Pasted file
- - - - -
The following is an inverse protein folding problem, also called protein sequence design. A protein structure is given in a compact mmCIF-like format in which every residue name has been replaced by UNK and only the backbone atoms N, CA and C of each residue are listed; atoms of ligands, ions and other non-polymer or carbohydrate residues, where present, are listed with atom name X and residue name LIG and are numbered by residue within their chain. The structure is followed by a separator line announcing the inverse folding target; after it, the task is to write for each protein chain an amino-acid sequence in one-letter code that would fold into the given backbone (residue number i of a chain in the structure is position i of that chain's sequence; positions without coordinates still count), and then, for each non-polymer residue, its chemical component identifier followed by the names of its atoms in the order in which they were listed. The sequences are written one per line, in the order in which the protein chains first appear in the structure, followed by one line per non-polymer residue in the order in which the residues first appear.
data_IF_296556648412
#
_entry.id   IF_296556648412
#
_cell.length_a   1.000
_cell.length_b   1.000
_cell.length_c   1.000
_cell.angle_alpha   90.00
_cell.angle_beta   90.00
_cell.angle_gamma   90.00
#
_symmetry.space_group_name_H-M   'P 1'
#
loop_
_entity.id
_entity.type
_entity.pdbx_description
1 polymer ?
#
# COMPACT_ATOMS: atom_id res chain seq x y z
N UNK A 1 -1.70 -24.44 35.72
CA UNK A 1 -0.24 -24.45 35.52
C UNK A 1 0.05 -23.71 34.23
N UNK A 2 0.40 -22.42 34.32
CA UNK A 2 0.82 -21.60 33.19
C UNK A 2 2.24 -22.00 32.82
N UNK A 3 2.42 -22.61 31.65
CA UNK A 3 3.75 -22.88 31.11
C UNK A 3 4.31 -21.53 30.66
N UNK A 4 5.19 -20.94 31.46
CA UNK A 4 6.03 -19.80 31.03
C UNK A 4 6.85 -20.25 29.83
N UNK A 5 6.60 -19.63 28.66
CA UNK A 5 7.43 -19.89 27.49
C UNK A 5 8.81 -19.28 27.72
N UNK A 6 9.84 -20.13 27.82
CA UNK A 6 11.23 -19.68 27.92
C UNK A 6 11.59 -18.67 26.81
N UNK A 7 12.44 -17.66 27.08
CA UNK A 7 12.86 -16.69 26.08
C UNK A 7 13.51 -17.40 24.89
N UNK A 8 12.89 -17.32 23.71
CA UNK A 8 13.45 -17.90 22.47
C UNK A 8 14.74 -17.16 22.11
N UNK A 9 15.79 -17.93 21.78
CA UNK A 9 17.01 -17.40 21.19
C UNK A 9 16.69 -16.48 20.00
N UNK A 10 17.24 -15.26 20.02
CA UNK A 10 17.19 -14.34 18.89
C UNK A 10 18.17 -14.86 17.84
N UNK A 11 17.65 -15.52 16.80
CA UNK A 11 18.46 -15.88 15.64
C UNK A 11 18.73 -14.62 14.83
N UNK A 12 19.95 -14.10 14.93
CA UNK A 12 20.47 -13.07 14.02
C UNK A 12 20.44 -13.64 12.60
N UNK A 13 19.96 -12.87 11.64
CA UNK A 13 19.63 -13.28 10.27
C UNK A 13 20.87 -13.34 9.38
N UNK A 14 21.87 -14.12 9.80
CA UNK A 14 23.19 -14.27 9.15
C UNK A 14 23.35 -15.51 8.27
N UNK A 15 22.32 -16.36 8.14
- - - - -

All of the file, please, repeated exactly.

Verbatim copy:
The following is an inverse protein folding problem, also called protein sequence design. A protein structure is given in a compact mmCIF-like format in which every residue name has been replaced by UNK and only the backbone atoms N, CA and C of each residue are listed; atoms of ligands, ions and other non-polymer or carbohydrate residues, where present, are listed with atom name X and residue name LIG and are numbered by residue within their chain. The structure is followed by a separator line announcing the inverse folding target; after it, the task is to write for each protein chain an amino-acid sequence in one-letter code that would fold into the given backbone (residue number i of a chain in the structure is position i of that chain's sequence; positions without coordinates still count), and then, for each non-polymer residue, its chemical component identifier followed by the names of its atoms in the order in which they were listed. The sequences are written one per line, in the order in which the protein chains first appear in the structure, followed by one line per non-polymer residue in the order in which the residues first appear.
data_IF_296556648412
#
_entry.id   IF_296556648412
#
_cell.length_a   1.000
_cell.length_b   1.000
_cell.length_c   1.000
_cell.angle_alpha   90.00
_cell.angle_beta   90.00
_cell.angle_gamma   90.00
#
_symmetry.space_group_name_H-M   'P 1'
#
loop_
_entity.id
_entity.type
_entity.pdbx_description
1 polymer ?
#
# COMPACT_ATOMS: atom_id res chain seq x y z
N UNK A 1 -1.70 -24.44 35.72
CA UNK A 1 -0.24 -24.45 35.52
C UNK A 1 0.05 -23.71 34.23
N UNK A 2 0.40 -22.42 34.32
CA UNK A 2 0.82 -21.60 33.19
C UNK A 2 2.24 -22.00 32.82
N UNK A 3 2.42 -22.61 31.65
CA UNK A 3 3.75 -22.88 31.11
C UNK A 3 4.31 -21.53 30.66
N UNK A 4 5.19 -20.94 31.46
CA UNK A 4 6.03 -19.80 31.03
C UNK A 4 6.85 -20.25 29.83
N UNK A 5 6.60 -19.63 28.66
CA UNK A 5 7.43 -19.89 27.49
C UNK A 5 8.81 -19.28 27.72
N UNK A 6 9.84 -20.13 27.82
CA UNK A 6 11.23 -19.68 27.92
C UNK A 6 11.59 -18.67 26.81
N UNK A 7 12.44 -17.66 27.08
CA UNK A 7 12.86 -16.69 26.08
C UNK A 7 13.51 -17.40 24.89
N UNK A 8 12.89 -17.32 23.71
CA UNK A 8 13.45 -17.90 22.47
C UNK A 8 14.74 -17.16 22.11
N UNK A 9 15.79 -17.93 21.78
CA UNK A 9 17.01 -17.40 21.19
C UNK A 9 16.69 -16.48 20.00
N UNK A 10 17.24 -15.26 20.02
CA UNK A 10 17.19 -14.34 18.89
C UNK A 10 18.17 -14.86 17.84
N UNK A 11 17.65 -15.52 16.80
CA UNK A 11 18.46 -15.88 15.64
C UNK A 11 18.73 -14.62 14.83
N UNK A 12 19.95 -14.10 14.93
CA UNK A 12 20.47 -13.07 14.02
C UNK A 12 20.44 -13.64 12.60
N UNK A 13 19.96 -12.87 11.64
CA UNK A 13 19.63 -13.28 10.27
C UNK A 13 20.87 -13.34 9.38
N UNK A 14 21.87 -14.12 9.80
CA UNK A 14 23.19 -14.27 9.15
C UNK A 14 23.35 -15.51 8.27
N UNK A 15 22.32 -16.36 8.14